Some of the media coverage of the Iranian captives saga seems to imagine that Iran is still in the grip of the revolutionary fervour of 1979. It talks up the threat posed by Iranian students and radicals, as if there were millions of them on the streets demanding the punishment of the West. Even the larger demonstration at the British Embassy in Tehran over the weekend seems to have been blown out of proportion in the British press. At that demo, students chanted ‘Death to Britain!’ and let off firecrackers (which were initially, and erroneously, reported as ‘bombings’ and ‘explosions’). Photos made it look big and rowdy, but it is estimated that 200 protesters were involved and they were held back from the Embassy compound by ‘a few dozen’ Iranian police (4).
So far there has been little evidence of a mob emerging in Iran. Instead the protests against Britain look remarkably like those ragbag gatherings of Islamists in London and other Western cities, where scores of bearded students call for the beheading / execution / hanging of anyone who criticises Islam or hurts Muslims’ apparently fragile feelings. And like these Western demos, the Iranian demos seem to be staged for the media, too. The protest at the foreign ministry last week appears to have been aimed at the international press corps rather than at stirring up domestic Iranian sentiment to ‘do something’ about the 15 Brits – how else do we explain the fact that the execution placard was written in (bad) English rather than Farsi? The extent to which the Iranian mob seems to exist more in the minds of Western observers than on the streets of Iran is clear in the headlines that said the ‘mob’ outside the foreign ministry had demanded the ‘hanging’ or ‘beheading’ of the 15 Britons. In fact the offending placard called for their ‘execution’. It was British caption- and article-writers who imagined Iranians wishing to cut people’s heads off or suspend them from the gallows.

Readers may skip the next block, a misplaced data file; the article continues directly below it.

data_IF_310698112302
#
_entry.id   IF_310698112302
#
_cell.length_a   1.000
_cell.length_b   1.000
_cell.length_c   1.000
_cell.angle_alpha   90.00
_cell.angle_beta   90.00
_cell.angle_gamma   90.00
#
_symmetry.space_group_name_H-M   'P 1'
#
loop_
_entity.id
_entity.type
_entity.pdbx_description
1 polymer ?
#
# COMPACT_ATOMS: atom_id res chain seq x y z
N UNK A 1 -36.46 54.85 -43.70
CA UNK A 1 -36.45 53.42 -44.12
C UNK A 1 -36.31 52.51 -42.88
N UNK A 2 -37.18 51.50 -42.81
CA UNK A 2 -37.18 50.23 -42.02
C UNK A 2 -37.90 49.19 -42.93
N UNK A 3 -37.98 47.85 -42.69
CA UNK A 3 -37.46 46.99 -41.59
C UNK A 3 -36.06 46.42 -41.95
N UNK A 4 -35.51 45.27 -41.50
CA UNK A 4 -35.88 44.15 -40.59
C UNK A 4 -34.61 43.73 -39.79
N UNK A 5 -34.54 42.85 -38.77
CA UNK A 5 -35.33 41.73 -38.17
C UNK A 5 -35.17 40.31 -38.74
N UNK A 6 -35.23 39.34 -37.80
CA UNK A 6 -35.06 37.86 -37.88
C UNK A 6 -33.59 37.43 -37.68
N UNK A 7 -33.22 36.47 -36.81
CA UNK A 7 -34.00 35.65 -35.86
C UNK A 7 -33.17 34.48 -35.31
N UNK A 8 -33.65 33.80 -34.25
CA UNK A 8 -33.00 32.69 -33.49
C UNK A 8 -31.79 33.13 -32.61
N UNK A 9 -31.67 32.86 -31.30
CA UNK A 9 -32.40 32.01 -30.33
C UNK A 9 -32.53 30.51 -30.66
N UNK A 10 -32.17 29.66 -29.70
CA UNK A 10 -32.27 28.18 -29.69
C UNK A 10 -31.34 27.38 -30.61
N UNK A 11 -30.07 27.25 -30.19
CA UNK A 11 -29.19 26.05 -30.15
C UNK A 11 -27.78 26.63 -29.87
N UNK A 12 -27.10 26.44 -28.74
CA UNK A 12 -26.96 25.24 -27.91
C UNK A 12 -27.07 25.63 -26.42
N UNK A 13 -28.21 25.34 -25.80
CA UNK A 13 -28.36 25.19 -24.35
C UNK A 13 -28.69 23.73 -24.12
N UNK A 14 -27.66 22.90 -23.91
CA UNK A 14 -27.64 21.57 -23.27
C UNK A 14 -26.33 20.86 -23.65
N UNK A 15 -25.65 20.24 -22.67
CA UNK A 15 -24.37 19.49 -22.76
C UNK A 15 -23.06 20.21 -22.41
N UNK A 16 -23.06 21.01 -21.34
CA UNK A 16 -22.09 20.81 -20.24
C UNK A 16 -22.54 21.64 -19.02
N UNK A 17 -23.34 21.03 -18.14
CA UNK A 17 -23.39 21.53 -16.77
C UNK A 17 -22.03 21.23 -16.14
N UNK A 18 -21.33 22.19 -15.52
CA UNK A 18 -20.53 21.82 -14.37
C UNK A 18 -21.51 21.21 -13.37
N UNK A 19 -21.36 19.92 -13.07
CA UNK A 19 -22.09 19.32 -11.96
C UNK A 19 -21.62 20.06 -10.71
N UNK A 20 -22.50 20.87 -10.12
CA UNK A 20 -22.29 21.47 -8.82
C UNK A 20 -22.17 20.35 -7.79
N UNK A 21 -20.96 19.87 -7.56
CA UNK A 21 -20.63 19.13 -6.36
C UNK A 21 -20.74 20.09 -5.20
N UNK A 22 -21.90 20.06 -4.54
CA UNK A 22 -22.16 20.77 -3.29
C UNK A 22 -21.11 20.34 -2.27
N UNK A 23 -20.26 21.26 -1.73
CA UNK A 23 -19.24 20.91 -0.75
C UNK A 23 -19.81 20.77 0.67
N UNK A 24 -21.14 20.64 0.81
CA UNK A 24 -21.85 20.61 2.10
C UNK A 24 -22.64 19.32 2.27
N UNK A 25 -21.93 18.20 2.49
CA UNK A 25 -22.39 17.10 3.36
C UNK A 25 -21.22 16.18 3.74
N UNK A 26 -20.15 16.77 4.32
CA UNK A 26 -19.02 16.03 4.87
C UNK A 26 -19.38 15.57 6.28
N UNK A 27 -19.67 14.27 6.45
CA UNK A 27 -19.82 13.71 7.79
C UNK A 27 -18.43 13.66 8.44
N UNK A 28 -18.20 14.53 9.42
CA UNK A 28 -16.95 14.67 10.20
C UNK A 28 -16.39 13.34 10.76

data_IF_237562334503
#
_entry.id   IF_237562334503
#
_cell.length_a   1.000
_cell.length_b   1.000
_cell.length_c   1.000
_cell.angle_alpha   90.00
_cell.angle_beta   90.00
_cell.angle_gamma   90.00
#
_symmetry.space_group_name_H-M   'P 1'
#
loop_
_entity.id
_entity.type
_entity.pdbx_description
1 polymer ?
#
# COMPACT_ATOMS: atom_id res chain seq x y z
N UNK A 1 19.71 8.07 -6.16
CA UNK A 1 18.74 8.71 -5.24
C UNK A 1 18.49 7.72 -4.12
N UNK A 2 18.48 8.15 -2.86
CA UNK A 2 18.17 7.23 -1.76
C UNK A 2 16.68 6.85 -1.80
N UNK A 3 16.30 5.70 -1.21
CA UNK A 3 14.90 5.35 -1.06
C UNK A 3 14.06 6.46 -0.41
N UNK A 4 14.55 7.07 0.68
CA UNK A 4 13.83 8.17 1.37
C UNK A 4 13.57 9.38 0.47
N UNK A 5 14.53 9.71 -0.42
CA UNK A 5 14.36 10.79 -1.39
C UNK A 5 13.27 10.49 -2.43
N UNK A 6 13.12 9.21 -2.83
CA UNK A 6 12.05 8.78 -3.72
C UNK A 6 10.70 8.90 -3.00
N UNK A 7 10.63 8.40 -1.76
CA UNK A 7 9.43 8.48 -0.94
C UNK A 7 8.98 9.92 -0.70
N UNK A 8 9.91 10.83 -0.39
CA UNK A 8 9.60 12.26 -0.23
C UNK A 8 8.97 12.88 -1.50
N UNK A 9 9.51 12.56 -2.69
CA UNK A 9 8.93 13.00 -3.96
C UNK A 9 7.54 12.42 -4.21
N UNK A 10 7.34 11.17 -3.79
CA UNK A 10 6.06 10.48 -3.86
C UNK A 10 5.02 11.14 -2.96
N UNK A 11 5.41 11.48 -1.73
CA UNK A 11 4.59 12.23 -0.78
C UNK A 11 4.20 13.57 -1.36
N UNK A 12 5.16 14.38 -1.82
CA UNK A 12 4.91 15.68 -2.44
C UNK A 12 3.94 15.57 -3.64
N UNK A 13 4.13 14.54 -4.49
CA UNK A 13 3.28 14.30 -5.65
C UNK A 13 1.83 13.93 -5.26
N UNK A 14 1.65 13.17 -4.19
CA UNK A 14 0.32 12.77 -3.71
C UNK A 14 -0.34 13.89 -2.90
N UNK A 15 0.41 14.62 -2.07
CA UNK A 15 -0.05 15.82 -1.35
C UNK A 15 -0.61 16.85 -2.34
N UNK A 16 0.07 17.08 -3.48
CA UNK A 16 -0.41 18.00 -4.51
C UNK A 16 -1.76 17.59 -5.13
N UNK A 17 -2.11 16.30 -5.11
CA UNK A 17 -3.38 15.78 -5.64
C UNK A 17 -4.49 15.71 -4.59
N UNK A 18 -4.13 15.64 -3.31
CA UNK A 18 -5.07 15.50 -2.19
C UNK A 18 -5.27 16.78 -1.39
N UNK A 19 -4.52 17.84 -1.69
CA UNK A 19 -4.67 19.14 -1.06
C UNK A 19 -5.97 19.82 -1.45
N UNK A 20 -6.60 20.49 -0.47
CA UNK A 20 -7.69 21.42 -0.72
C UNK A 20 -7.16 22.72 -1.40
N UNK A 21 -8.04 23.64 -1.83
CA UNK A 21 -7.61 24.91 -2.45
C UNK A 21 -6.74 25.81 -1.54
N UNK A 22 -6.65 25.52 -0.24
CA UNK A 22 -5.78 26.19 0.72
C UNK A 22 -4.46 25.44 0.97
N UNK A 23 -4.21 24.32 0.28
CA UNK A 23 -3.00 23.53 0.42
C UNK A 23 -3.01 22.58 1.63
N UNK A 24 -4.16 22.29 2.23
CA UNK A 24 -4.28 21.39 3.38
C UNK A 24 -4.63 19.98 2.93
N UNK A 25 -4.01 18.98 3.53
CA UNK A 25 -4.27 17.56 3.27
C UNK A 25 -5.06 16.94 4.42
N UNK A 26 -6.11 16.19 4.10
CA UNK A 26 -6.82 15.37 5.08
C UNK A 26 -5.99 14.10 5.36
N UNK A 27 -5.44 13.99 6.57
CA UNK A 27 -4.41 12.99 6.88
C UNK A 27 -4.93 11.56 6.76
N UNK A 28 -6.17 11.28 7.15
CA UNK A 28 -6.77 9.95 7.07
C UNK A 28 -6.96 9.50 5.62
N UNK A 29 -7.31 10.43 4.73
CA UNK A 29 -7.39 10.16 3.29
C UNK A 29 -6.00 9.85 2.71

Mob behaviour, it seems, is in the eye of the beholder. And many of those beholding Iran seem keen to fantasise that it poses a mass and irrational threat to British and Western civilisation, which, I suppose, helps to inject a modicum of momentum into the flaccid PR war over Faye Turney and her colleagues.
Brendan O’Neill is editor of spiked. Visit his personal website here. Photos taken by Morteza Nikoubazl.
Brendan O’Neill argued that Britain is too weak to control the problems with Iran, and described the on-going spat as an irrational war of words. David Chandler noted the contrast between the public statements about Iran’s nuclear programme and the current quiet diplomacy. Philip Cunliffe thought the anti-war movement was talking up an American attack on Iran. Or read more at: spiked issue Iran.
(1) Iran mob calls for sailors hanging, Sky News (reproduced on Yahoo! News), 29 March 2007
(2) See the Daily Mail website, 30 March 2007
(3) Iran to Brits: Behead!, Conservative Voice, 1 April 2007
(4) Protests at UK’s Tehran Embassy, BBC News, 1 April 2007